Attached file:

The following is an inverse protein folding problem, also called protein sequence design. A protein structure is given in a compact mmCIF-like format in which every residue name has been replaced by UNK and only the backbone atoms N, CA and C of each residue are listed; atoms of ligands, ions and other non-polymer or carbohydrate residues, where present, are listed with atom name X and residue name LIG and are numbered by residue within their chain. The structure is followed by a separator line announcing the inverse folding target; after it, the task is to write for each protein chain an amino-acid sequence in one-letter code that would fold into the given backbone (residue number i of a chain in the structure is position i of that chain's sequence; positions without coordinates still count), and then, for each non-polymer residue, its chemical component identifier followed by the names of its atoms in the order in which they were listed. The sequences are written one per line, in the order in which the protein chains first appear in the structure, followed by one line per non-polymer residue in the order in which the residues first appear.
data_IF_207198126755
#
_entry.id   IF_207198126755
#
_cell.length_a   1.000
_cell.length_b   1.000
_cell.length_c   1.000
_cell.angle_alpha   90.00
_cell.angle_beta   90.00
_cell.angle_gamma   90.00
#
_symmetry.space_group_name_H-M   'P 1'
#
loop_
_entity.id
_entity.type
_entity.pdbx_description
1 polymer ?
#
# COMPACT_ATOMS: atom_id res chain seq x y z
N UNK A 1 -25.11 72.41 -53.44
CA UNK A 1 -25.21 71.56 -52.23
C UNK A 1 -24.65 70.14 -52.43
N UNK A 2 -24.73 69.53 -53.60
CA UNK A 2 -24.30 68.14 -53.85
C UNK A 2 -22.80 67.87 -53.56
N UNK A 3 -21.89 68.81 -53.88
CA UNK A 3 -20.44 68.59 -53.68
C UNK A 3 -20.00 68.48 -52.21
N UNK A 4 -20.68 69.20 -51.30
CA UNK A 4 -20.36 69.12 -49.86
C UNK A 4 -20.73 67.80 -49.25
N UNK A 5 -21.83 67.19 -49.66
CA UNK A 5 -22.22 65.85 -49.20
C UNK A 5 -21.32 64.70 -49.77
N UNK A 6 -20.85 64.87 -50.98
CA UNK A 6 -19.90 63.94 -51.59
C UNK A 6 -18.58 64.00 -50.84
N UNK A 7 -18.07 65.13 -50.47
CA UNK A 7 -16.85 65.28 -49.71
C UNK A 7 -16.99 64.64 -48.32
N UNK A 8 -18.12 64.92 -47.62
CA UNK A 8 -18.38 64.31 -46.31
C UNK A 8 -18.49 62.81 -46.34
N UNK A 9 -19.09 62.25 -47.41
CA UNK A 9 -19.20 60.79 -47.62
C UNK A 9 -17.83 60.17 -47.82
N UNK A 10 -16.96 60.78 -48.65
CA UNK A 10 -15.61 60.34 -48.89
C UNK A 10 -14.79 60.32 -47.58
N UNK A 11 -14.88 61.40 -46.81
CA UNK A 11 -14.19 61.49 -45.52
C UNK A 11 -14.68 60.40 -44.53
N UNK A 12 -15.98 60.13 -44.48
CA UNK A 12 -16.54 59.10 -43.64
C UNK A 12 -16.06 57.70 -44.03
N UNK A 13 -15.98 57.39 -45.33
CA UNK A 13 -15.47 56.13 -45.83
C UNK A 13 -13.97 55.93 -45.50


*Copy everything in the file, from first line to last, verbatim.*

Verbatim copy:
The following is an inverse protein folding problem, also called protein sequence design. A protein structure is given in a compact mmCIF-like format in which every residue name has been replaced by UNK and only the backbone atoms N, CA and C of each residue are listed; atoms of ligands, ions and other non-polymer or carbohydrate residues, where present, are listed with atom name X and residue name LIG and are numbered by residue within their chain. The structure is followed by a separator line announcing the inverse folding target; after it, the task is to write for each protein chain an amino-acid sequence in one-letter code that would fold into the given backbone (residue number i of a chain in the structure is position i of that chain's sequence; positions without coordinates still count), and then, for each non-polymer residue, its chemical component identifier followed by the names of its atoms in the order in which they were listed. The sequences are written one per line, in the order in which the protein chains first appear in the structure, followed by one line per non-polymer residue in the order in which the residues first appear.
data_IF_207198126755
#
_entry.id   IF_207198126755
#
_cell.length_a   1.000
_cell.length_b   1.000
_cell.length_c   1.000
_cell.angle_alpha   90.00
_cell.angle_beta   90.00
_cell.angle_gamma   90.00
#
_symmetry.space_group_name_H-M   'P 1'
#
loop_
_entity.id
_entity.type
_entity.pdbx_description
1 polymer ?
#
# COMPACT_ATOMS: atom_id res chain seq x y z
N UNK A 1 -25.11 72.41 -53.44
CA UNK A 1 -25.21 71.56 -52.23
C UNK A 1 -24.65 70.14 -52.43
N UNK A 2 -24.73 69.53 -53.60
CA UNK A 2 -24.30 68.14 -53.85
C UNK A 2 -22.80 67.87 -53.56
N UNK A 3 -21.89 68.81 -53.88
CA UNK A 3 -20.44 68.59 -53.68
C UNK A 3 -20.00 68.48 -52.21
N UNK A 4 -20.68 69.20 -51.30
CA UNK A 4 -20.36 69.12 -49.86
C UNK A 4 -20.73 67.80 -49.25
N UNK A 5 -21.83 67.19 -49.66
CA UNK A 5 -22.22 65.85 -49.20
C UNK A 5 -21.32 64.70 -49.77
N UNK A 6 -20.85 64.87 -50.98
CA UNK A 6 -19.90 63.94 -51.59
C UNK A 6 -18.58 64.00 -50.84
N UNK A 7 -18.07 65.13 -50.47
CA UNK A 7 -16.85 65.28 -49.71
C UNK A 7 -16.99 64.64 -48.32
N UNK A 8 -18.12 64.92 -47.62
CA UNK A 8 -18.38 64.31 -46.31
C UNK A 8 -18.49 62.81 -46.34
N UNK A 9 -19.09 62.25 -47.41
CA UNK A 9 -19.20 60.79 -47.62
C UNK A 9 -17.83 60.17 -47.82
N UNK A 10 -16.96 60.78 -48.65
CA UNK A 10 -15.61 60.34 -48.89
C UNK A 10 -14.79 60.32 -47.58
N UNK A 11 -14.88 61.40 -46.81
CA UNK A 11 -14.19 61.49 -45.52
C UNK A 11 -14.68 60.40 -44.53
N UNK A 12 -15.98 60.13 -44.48
CA UNK A 12 -16.54 59.10 -43.64
C UNK A 12 -16.06 57.70 -44.03
N UNK A 13 -15.98 57.39 -45.33
CA UNK A 13 -15.47 56.13 -45.83
C UNK A 13 -13.97 55.93 -45.50